On the other hand, there are some things that I just can’t seem to get a handle on, no matter how hard I try. One of those things: music . . .

I love music. I feel music. It’s been a part of my life for as long as I can remember. I have a fundamental appreciation for many genres, classical to rock, jazz to blues. I can hear how it comes together, I can sense the layering of the composition, the moods and the inflections. But try as I may, I have failed miserably at understanding basic music theory. All those lines and dots on the page make me dizzy. And don’t even talk to me about roots and chords and progressions.

I’m at a loss to explain it. At its core, isn’t music merely an artistic expression of a scientific language? Simple math, right? These are things that I tend to do well with, but it’s difficult for me to study at a piece of sheet music and have any idea what I’m looking at. If I break it down to individual notes, one at a time, I’ll figure out the first line sometime next week. Is it really that hard? Or am I missing some grey matter? I’ve even tried approaching it as if it were a foreign language, but at this point I’m fairly convinced that I could become fluent in Chinese or Arabic, maybe both, in a fraction of the time. Other people seem to pick it up with nary a hint of the torment that I’ve gone through. I’ve watched my own kids learn it. It’s all very humbling.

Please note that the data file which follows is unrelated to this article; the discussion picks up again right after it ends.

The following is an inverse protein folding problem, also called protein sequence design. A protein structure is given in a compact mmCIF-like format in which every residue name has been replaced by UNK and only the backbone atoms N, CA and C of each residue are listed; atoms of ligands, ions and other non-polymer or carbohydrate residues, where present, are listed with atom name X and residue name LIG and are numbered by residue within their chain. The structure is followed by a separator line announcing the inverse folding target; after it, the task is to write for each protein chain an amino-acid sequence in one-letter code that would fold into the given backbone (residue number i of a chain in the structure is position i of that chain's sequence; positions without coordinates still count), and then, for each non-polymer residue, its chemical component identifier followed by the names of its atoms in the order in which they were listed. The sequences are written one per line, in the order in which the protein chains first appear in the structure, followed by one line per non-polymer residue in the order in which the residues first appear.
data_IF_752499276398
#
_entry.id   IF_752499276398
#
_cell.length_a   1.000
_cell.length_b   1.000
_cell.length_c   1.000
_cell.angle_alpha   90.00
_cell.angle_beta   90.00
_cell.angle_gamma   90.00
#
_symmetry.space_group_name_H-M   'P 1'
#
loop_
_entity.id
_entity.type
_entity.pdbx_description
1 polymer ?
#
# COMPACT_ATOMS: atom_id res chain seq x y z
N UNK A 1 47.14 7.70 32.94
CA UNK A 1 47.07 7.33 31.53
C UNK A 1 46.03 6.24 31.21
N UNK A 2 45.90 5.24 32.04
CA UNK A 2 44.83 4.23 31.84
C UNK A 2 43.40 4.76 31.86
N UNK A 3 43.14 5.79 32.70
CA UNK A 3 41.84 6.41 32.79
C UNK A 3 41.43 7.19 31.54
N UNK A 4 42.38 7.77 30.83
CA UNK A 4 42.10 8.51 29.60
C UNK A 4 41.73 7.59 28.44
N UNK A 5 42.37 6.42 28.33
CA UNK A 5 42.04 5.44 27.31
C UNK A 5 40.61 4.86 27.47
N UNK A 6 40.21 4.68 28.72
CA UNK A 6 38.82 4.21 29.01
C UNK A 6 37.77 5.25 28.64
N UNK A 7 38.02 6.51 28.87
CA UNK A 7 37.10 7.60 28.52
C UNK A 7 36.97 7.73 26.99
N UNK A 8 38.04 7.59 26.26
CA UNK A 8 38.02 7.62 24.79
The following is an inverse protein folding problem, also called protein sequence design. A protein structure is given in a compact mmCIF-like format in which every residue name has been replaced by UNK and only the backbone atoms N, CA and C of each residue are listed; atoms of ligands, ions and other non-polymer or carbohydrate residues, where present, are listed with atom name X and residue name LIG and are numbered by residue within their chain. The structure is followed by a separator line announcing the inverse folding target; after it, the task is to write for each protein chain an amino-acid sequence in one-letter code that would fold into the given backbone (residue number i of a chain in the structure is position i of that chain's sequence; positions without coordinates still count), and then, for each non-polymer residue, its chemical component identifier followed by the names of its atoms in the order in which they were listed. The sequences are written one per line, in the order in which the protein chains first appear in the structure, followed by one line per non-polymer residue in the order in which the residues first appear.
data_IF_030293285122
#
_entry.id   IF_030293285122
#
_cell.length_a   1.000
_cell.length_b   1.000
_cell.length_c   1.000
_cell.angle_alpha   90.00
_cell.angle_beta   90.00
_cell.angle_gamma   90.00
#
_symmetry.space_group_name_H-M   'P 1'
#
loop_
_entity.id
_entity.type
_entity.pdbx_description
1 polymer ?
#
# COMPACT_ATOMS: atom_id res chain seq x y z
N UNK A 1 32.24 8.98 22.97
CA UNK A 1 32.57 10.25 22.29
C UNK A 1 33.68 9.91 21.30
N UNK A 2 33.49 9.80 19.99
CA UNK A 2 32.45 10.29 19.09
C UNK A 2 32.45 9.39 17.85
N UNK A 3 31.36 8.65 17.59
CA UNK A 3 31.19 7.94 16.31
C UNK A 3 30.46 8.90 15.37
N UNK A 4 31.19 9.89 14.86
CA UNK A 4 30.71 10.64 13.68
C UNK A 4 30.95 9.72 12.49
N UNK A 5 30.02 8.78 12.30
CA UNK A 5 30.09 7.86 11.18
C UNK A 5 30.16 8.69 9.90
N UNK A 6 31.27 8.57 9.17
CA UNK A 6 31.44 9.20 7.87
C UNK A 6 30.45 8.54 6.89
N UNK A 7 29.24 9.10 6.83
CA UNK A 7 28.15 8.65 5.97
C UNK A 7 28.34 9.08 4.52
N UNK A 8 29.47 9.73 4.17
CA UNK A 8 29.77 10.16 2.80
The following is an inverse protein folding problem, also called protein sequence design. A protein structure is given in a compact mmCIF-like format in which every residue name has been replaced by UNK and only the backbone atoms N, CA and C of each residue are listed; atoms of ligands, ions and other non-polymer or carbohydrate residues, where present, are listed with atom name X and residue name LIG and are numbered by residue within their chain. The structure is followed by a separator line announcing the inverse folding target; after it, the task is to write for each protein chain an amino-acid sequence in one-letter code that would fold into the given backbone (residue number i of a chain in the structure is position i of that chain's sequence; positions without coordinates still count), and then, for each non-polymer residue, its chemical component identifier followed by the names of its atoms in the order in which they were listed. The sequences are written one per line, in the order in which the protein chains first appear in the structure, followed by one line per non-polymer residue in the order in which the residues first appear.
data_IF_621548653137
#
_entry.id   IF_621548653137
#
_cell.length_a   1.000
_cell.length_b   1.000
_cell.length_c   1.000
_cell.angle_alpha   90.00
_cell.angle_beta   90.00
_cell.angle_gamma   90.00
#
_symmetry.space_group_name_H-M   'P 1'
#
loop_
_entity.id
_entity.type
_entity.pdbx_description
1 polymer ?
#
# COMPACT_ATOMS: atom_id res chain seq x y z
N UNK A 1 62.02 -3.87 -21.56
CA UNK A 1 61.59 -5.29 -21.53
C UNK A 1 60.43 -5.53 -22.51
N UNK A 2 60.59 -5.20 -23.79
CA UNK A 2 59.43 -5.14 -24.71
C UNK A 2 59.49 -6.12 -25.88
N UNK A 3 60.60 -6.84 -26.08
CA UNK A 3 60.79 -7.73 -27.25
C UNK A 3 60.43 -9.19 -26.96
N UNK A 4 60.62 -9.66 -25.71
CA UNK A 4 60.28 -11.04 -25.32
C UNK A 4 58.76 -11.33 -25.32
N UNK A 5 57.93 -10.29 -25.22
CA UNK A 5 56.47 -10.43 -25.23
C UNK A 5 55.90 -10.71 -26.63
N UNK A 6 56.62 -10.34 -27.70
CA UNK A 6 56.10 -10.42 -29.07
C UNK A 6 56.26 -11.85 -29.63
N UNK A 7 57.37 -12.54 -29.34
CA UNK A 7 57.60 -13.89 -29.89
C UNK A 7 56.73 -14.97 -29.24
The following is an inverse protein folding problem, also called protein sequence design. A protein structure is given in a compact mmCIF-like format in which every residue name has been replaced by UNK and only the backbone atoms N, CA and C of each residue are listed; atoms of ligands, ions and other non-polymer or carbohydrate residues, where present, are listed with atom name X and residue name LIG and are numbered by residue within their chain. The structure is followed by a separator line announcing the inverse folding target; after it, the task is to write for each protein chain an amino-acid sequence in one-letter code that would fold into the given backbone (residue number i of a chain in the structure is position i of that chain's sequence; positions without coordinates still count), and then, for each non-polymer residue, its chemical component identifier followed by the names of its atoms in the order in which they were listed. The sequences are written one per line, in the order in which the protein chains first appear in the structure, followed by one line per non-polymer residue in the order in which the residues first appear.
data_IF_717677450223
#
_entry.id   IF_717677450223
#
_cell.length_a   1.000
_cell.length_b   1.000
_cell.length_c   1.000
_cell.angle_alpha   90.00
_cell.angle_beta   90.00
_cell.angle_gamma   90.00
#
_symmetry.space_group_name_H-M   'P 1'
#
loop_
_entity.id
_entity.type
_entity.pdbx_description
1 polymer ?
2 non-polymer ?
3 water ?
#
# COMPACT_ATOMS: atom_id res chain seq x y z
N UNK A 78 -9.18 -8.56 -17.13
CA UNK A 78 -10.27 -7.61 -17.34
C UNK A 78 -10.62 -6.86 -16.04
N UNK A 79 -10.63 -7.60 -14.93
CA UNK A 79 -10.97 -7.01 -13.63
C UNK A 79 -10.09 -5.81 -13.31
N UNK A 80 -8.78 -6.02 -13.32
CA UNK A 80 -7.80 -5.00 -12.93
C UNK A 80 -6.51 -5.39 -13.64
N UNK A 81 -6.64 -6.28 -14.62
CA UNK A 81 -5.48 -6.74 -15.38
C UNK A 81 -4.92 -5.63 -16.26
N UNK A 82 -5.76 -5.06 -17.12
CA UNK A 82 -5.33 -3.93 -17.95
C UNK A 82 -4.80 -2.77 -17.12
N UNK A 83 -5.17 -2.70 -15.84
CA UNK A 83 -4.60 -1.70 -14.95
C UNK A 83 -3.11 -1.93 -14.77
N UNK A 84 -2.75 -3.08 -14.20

Maybe this is the “old dog, new tricks” phenomenon. I honestly don’t know. What I do know is that when it comes to music, I’m still, and may forever be, just a spectator.